WCGA hosts EPA, DOI officials at roundtable discussion on Janesville farm
Several figures in agriculture and environmental conservation turned out Friday for a roundtable discussion hosted by the Wisconsin Corn Growers Association in Janesville, including several state and federal representatives and members of the Environmental Protection Agency and US Department of the Interior.
The roundtable, held at Roger Rebout & Sons farm in Janesville, discussed water quality issues faced by Wisconsin farmers. The panelists largely agreed that the relationship between Wisconsin farmers and regulatory agencies like the EPA needs fixing among many disagreements between them on how farmers should accomplish land and water conservation.
Doug Rebout owns the farm, which is a former dairy that now grows soybeans and corn on 4,000 acres and also raises heifers for neighboring dairies. Doug's father Roger established the farm as a dairy in 1963.
Panel speakers included David Ross, assistant administrator of the EPA Office of Water; Tim Petty, assistant secretary of water and science for the DOI; Doug Rebout, owner and corn and soybean farmer; Kurt Thiede, regional administrator for Region 5 of the EPA; and US Rep. Bryan Steil, R-Wis.
Ross said respect for natural resources is important to the economy with regard to farming, emphasizing that ag is the "bread and butter" of Wisconsin. He said the EPA is looking for ways to both invest money in farmland conservation, but also save money so it can be better spent elsewhere.
"Our job is to break down the barriers across our federal agencies to put the customers – you all – first. It's your money and we're responsible for it. Taxpayer money goes to the Treasury, Congress appropriates our program, we're supposed to wheel it back out to you and deliver services that you need," Ross said. "And we don't, quite frankly, do it very well on the federal level. So, we've been working informally to try to break down those barriers."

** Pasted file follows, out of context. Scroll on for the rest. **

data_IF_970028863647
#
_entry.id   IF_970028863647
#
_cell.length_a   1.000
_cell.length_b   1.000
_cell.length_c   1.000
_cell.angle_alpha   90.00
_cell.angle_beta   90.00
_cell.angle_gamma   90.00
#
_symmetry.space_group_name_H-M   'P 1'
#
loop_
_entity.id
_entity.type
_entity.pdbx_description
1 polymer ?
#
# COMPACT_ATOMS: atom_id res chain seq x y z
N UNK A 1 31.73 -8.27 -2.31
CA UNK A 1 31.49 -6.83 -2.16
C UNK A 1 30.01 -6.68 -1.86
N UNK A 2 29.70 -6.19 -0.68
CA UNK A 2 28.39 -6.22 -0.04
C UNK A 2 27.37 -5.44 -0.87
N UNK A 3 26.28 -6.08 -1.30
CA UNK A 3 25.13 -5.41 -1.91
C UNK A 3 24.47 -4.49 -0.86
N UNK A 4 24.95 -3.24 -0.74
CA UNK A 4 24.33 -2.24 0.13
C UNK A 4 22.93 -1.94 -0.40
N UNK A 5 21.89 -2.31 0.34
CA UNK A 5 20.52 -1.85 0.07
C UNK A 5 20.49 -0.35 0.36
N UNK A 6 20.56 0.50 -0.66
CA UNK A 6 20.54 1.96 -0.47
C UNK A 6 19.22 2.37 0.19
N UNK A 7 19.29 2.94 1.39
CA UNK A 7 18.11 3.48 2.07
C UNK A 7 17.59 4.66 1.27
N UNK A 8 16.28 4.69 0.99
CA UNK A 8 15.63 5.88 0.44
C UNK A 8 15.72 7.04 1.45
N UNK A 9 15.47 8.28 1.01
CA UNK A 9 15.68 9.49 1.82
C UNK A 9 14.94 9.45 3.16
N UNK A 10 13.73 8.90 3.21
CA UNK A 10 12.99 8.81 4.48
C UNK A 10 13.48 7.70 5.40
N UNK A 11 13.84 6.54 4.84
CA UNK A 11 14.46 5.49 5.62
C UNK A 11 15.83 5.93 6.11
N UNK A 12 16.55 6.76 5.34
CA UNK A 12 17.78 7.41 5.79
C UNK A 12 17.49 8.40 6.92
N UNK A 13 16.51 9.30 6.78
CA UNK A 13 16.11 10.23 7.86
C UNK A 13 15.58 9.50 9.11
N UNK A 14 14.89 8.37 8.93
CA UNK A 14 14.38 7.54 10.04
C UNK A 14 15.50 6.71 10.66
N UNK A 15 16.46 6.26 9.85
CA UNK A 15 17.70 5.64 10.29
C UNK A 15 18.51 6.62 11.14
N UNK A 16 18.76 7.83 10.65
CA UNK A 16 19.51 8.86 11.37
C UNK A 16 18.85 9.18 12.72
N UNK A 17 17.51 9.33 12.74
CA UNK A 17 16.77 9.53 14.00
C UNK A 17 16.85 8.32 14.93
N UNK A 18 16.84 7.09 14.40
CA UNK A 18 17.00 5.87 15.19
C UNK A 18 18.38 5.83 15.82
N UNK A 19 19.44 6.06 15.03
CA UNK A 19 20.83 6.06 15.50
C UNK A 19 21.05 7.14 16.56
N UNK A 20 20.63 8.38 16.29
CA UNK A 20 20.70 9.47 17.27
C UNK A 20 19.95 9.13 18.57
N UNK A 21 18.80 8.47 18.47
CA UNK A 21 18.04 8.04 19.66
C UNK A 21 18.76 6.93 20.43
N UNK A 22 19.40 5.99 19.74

Ross, Petty, Thiede and Steil made commitments to repair the relationship between various government agencies and farmers because a better dialogue is needed for a better result.
"As the (EPA) administrator Andrew Wheeler often says, the farmer is the first conservationist. I've heard a similar story on every one of our visits, passing it down to the next generation, wanting to do the right thing by the land, because it's your land," Thiede said. "Around the country ... that dialogue is taking place, it's opening up the conversation, because I think we can do and have far better outcomes by working together."
"I think that one of the focuses here is how do we work together at the local, state and federal level to make sure that our farmers here in Wisconsin in Rock County and across the state can have a family farm for generations to come," Steil said. "Whether or not it's trade at the federal level, it's environmental either at the EPA or the (Department of Natural Resources), it's working hand in glove between local, state and federal."